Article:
University of Wisconsin officials announced Monday there are 115 faculty, students and staff impacted by President Donald Trump’s executive order on immigration.
The order impacts entry into the United States for refugees and immigrants, particularly those from Iran, Iraq, Syria, Somalia, Sudan, Libya and Yemen. The order barred at least some legal residents from those countries from re-entering the U.S. for 90 days.
In an email sent to students from the countries in the order, Assistant Dean of Students Joshua Moon Johnson, said the university does not have exact information on how it will impact students on F-1 and J-1 visas.
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At this moment, university officials suggested those impacted by the order not travel outside of the U.S.
In a statement UW Chancellor Rebecca Blank said the university is monitoring the situation closely and communicating with the faculty, staff and students who are potentially affected by the executive order.
In the statement, Blank officially added UW to the list of universities calling for Trump to reconsider his executive order.
“These actions affect real people — researchers, scholars, students and staff — who are essential to our goals of providing a world-class education,” Blank said.
Blank said while the university understands the commitment to protecting the country, the administration must ensure it does not keep out those who have good reasons to travel.
“This diversity is a source of strength and innovation and it enhances our research, teaching and outreach,” Blank said.
In a statement, U.S. Rep. Mark Pocan, D-Madison, said he is “outraged” by the executive order. Pocan said Trump should stand up for the nation’s shared values and represent all Americans.
Pocan is one of the original co-sponsors of legislation designed to prohibit federal funding from being used to implement this executive order.
Pocan also said he stands with the people of his district and plans to use his office as a resource of support for residents and visitors of the district.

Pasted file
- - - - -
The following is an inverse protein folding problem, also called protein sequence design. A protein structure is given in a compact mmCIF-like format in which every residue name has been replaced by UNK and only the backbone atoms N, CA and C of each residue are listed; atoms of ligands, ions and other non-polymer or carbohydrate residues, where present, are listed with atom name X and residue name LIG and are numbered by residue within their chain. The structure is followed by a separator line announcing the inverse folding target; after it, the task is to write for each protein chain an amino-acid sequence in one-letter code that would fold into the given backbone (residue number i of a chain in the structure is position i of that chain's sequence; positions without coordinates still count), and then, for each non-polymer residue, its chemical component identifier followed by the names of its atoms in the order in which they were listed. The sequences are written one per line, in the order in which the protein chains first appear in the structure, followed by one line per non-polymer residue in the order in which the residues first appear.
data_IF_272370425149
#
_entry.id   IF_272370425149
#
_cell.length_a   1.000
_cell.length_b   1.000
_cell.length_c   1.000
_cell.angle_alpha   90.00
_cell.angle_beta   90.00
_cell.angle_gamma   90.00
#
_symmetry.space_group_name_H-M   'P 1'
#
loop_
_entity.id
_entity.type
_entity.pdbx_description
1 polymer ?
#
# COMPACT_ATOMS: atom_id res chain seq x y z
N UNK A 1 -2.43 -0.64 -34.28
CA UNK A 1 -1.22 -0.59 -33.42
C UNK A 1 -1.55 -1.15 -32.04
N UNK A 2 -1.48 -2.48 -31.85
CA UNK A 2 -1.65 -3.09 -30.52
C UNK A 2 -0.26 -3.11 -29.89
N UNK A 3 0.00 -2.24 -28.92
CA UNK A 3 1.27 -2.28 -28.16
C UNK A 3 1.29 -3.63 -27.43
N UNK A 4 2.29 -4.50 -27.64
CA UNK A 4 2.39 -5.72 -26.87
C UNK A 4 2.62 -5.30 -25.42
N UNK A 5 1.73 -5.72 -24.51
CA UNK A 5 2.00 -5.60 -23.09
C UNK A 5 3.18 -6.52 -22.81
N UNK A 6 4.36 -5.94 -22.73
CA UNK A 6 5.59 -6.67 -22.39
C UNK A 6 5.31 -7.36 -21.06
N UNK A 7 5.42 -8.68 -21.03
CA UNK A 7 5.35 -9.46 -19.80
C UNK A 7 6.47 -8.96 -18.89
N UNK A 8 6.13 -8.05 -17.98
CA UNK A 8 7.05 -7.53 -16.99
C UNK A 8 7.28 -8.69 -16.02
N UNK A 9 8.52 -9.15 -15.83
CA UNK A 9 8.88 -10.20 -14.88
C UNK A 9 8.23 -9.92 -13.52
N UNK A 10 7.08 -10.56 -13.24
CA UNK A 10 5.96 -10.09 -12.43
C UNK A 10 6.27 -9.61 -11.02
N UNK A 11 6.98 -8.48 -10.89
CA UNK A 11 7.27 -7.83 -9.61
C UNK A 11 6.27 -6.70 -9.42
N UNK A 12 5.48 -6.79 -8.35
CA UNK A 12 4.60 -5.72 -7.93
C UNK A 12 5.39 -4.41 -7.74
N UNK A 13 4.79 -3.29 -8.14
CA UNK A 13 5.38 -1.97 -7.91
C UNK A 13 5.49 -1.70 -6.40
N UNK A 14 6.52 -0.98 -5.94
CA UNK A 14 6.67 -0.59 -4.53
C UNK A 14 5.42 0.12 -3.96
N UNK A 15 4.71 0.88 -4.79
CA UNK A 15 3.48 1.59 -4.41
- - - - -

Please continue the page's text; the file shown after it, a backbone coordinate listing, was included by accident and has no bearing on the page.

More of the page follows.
“President Trump is attempting to jam his divisive campaign trail rhetoric into policies which ignore the public, the Constitution and Congress,” Pocan said. “Across the United States, the people have spoken, marching in the streets and calling on their elected leaders to oppose these actions.”
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Many Republicans in Congress have called Trump’s order into question, but House Speaker and Rep. Paul Ryan of Janesville has come out in defense of the order.
“This is not a religious test and it is not a ban on people of any religion,” AshLee Strong, Ryan’s spokesperson, told POLITICO.
Blank reiterated some of the policies and practices of the university, including that UW will not provide immigration status information unless required by law, University of Wisconsin Police Department will not participate in immigration enforcement and U.S. Immigration and Customs Enforcement officers need to use appropriate legal processes on campus.
Johnson said the International Student Services Department is working to support students. Staff members will be available for consultation. There will also be a gathering for questions and more details once more information becomes available.
Post updated at 12:57 p.m. to include most recent figure of affected individuals.